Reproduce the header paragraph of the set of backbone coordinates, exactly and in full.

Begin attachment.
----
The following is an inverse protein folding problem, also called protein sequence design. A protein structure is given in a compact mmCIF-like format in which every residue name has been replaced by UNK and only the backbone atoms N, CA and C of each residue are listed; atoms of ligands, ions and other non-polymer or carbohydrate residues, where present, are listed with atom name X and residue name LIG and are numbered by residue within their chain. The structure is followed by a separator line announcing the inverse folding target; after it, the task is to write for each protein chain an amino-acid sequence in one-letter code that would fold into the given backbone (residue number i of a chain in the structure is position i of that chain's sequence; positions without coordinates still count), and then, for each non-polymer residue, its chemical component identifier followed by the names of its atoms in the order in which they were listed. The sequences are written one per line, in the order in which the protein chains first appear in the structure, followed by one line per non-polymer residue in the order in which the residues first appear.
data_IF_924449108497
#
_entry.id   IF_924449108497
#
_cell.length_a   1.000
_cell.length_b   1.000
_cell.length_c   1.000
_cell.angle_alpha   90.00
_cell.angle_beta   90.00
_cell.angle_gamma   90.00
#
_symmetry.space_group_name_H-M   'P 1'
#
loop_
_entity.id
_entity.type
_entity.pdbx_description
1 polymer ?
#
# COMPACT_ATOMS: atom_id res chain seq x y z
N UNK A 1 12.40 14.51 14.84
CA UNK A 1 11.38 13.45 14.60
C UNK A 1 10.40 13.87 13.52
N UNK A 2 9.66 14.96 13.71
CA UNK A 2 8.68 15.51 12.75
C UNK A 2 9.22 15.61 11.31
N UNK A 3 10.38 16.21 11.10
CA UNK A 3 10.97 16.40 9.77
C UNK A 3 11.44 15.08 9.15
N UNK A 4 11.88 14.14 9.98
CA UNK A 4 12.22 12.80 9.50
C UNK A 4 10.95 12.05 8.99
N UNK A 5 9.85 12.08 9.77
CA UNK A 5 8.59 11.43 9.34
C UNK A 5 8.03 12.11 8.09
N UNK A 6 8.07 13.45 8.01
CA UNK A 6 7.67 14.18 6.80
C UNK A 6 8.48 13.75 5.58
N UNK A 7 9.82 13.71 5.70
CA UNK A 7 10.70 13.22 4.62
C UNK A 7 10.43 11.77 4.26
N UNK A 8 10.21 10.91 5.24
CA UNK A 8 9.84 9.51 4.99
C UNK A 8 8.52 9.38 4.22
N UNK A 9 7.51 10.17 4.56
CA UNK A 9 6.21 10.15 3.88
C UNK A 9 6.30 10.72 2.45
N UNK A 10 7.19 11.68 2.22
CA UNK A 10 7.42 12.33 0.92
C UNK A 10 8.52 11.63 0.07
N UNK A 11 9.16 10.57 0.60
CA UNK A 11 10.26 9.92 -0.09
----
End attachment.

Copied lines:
The following is an inverse protein folding problem, also called protein sequence design. A protein structure is given in a compact mmCIF-like format in which every residue name has been replaced by UNK and only the backbone atoms N, CA and C of each residue are listed; atoms of ligands, ions and other non-polymer or carbohydrate residues, where present, are listed with atom name X and residue name LIG and are numbered by residue within their chain. The structure is followed by a separator line announcing the inverse folding target; after it, the task is to write for each protein chain an amino-acid sequence in one-letter code that would fold into the given backbone (residue number i of a chain in the structure is position i of that chain's sequence; positions without coordinates still count), and then, for each non-polymer residue, its chemical component identifier followed by the names of its atoms in the order in which they were listed. The sequences are written one per line, in the order in which the protein chains first appear in the structure, followed by one line per non-polymer residue in the order in which the residues first appear.